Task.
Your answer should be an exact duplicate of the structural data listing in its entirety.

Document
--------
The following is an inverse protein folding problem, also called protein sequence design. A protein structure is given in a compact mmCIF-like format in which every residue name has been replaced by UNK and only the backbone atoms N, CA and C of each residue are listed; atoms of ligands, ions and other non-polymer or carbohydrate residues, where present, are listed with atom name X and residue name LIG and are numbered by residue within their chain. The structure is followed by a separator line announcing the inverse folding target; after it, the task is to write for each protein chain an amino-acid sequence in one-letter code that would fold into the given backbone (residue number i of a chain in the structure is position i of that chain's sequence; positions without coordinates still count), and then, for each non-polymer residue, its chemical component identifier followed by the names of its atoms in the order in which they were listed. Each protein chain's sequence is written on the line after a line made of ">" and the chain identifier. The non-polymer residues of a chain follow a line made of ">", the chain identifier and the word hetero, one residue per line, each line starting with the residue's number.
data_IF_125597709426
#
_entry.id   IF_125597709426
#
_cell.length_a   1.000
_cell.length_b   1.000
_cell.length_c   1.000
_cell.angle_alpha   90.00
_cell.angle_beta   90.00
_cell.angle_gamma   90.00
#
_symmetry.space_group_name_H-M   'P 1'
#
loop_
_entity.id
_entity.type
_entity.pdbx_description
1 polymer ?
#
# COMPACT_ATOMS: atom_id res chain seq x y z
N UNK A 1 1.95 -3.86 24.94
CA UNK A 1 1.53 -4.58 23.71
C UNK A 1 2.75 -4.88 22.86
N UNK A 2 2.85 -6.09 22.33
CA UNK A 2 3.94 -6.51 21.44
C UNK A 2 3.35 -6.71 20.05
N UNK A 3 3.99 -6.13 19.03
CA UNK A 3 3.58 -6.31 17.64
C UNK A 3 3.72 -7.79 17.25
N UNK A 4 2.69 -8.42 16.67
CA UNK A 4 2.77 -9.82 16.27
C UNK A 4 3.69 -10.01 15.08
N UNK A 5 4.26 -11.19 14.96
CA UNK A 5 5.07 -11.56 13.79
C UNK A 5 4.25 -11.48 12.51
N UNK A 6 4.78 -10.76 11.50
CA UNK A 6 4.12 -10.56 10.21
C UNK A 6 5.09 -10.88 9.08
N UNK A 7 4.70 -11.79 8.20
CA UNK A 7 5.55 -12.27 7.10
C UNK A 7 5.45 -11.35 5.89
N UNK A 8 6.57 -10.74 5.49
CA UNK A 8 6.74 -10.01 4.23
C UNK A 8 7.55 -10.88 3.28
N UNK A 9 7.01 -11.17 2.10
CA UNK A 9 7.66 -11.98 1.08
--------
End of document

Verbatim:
The following is an inverse protein folding problem, also called protein sequence design. A protein structure is given in a compact mmCIF-like format in which every residue name has been replaced by UNK and only the backbone atoms N, CA and C of each residue are listed; atoms of ligands, ions and other non-polymer or carbohydrate residues, where present, are listed with atom name X and residue name LIG and are numbered by residue within their chain. The structure is followed by a separator line announcing the inverse folding target; after it, the task is to write for each protein chain an amino-acid sequence in one-letter code that would fold into the given backbone (residue number i of a chain in the structure is position i of that chain's sequence; positions without coordinates still count), and then, for each non-polymer residue, its chemical component identifier followed by the names of its atoms in the order in which they were listed. Each protein chain's sequence is written on the line after a line made of ">" and the chain identifier. The non-polymer residues of a chain follow a line made of ">", the chain identifier and the word hetero, one residue per line, each line starting with the residue's number.
data_IF_125597709426
#
_entry.id   IF_125597709426
#
_cell.length_a   1.000
_cell.length_b   1.000
_cell.length_c   1.000
_cell.angle_alpha   90.00
_cell.angle_beta   90.00
_cell.angle_gamma   90.00
#
_symmetry.space_group_name_H-M   'P 1'
#
loop_
_entity.id
_entity.type
_entity.pdbx_description
1 polymer ?
#
# COMPACT_ATOMS: atom_id res chain seq x y z
N UNK A 1 1.95 -3.86 24.94
CA UNK A 1 1.53 -4.58 23.71
C UNK A 1 2.75 -4.88 22.86
N UNK A 2 2.85 -6.09 22.33
CA UNK A 2 3.94 -6.51 21.44
C UNK A 2 3.35 -6.71 20.05
N UNK A 3 3.99 -6.13 19.03
CA UNK A 3 3.58 -6.31 17.64
C UNK A 3 3.72 -7.79 17.25
N UNK A 4 2.69 -8.42 16.67
CA UNK A 4 2.77 -9.82 16.27
C UNK A 4 3.69 -10.01 15.08
N UNK A 5 4.26 -11.19 14.96
CA UNK A 5 5.07 -11.56 13.79
C UNK A 5 4.25 -11.48 12.51
N UNK A 6 4.78 -10.76 11.50
CA UNK A 6 4.12 -10.56 10.21
C UNK A 6 5.09 -10.88 9.08
N UNK A 7 4.70 -11.79 8.20
CA UNK A 7 5.55 -12.27 7.10
C UNK A 7 5.45 -11.35 5.89
N UNK A 8 6.57 -10.74 5.49
CA UNK A 8 6.74 -10.01 4.23
C UNK A 8 7.55 -10.88 3.28
N UNK A 9 7.01 -11.17 2.10
CA UNK A 9 7.66 -11.98 1.08